In the indie games industry (yes, it's an industry) how does this rule of thumb this manifest itself? Are there designers who make games only for the fun and the thrill, working a few hours here and there but mostly goofing off all day? Are these people complemented by more professional indie developers who design for the fun and the thrill, but also work harder and are more structured?
If I had to hazard a guess, I would say that many of us in the indie games scene are guilty of not working as hard as we can to make our games successful, just like many people don't work as hard as they can in their other professions too. There's always more we can do as indie developers, be it working later hours, going on more client meetings, doing as much market research as possible or exploring as many creative avenues in your game's design as you can.
How about this, do indie developers work as hard as developers who work for bigger corporate studios? Do we work harder? Or less hard?
How many of us do a respectable number of hours when compared to other people within our first world culture who get up at the crack of dawn to grind the metaphorical axe? Most indie developers, as well as most first world people, certainly don't work as hard as those in the third world who are grinding a real axe in order to hunt because they will starve otherwise. This gives rise to even more questions;
"Is it because we are own bosses and as an industry we have a casual culture that we are perceived to work less hard than everyone else? Do we actually work less hard than everyone else? Why are we making games, they don't save lives, or do they?"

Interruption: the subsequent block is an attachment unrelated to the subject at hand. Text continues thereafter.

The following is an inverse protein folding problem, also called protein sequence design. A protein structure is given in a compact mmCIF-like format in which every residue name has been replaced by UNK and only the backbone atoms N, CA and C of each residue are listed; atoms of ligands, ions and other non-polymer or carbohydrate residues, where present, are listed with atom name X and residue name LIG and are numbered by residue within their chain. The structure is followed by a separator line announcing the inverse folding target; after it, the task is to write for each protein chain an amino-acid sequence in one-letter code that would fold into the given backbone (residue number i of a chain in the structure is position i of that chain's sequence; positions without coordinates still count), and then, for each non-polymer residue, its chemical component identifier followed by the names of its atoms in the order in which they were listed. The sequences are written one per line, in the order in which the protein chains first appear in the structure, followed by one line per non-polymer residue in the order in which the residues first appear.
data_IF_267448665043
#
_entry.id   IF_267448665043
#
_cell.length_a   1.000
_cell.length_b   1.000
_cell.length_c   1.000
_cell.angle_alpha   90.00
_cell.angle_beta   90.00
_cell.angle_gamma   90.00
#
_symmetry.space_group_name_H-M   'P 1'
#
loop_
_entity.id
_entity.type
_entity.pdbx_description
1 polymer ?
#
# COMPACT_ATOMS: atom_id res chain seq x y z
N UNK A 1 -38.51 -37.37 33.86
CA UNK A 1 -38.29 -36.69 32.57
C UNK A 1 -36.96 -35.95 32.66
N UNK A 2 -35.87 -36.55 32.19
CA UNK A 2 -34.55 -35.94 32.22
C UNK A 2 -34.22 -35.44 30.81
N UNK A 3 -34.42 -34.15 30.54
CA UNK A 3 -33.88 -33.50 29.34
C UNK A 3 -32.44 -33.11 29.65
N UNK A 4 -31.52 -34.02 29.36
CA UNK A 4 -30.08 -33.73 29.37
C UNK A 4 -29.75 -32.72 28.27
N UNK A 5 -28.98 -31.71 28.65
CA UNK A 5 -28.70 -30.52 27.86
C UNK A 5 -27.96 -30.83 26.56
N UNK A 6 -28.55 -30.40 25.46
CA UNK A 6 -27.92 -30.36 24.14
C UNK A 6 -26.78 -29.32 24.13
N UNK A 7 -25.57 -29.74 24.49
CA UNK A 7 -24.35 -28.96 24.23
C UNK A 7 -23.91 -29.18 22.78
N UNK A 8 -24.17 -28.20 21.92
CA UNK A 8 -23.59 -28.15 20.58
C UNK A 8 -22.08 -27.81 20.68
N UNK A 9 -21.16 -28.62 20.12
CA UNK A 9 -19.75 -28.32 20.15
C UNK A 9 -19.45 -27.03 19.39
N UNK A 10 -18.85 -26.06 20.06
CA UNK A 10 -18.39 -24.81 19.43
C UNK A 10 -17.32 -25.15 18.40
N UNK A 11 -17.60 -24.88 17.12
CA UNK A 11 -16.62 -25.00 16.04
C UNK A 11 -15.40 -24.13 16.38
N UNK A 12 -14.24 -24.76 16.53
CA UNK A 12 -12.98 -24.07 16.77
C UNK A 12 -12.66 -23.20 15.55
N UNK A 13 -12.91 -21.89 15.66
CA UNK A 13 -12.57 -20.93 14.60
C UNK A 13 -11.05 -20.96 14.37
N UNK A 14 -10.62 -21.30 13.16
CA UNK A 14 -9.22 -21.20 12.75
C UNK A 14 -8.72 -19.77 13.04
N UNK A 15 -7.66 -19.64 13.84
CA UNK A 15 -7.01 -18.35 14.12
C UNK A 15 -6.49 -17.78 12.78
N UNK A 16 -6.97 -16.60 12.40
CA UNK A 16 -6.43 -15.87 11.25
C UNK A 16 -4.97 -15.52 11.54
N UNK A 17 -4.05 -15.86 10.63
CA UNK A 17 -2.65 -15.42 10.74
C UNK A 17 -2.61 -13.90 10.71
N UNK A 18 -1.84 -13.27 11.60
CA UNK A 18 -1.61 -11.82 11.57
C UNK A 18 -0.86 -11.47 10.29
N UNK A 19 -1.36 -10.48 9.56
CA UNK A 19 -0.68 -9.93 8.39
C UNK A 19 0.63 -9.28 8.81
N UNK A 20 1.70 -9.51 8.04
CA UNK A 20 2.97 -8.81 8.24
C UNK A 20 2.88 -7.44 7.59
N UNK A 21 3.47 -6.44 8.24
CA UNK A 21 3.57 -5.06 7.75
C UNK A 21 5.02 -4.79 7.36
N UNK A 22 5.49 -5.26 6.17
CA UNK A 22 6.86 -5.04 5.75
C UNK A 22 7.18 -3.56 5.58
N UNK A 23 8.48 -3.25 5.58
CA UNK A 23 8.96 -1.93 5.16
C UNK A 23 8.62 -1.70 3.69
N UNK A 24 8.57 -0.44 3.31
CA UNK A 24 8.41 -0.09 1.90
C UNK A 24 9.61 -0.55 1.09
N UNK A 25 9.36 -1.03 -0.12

Then I stopped thinking because my brain hurt from being up so early.
To conclude, I think as a whole indie developers need to adopt some of the more useful practices from our corporate developer brethren (as well as other professions in some aspects) if we're going to be taken seriously as an industry and make better games.
After all, almost everyone I meet outside the games industry thinks I just sit around and play games all day, or at least jokes about it.
We need to borrow some of these practices because in my opinion, the best indie games are made when a developer embraces the fun and creative side of being and indie, but maximises the potential of that game by working in sophisticated, dedicated and efficient manner in order to execute development properly and get the most out of a game idea.
Don't get me wrong though, I don't want us to get tied up in all the corporate catastrophes that many formerly great developers have had to endure, especially in recent times. After all, our unorthodox processes are often our biggest competitive advantage when fighting against these big corporate games for market share.
So IndieDB community, what are your working habits? Do you work unconventional hours but still get more work done that anyone else? Do you think you work as hard as the nurses, truck drivers, salesmen and retail managers out there?
I hope you enjoyed this article, it was fun writing it, try not to take it too seriously.
So please, join the discussion!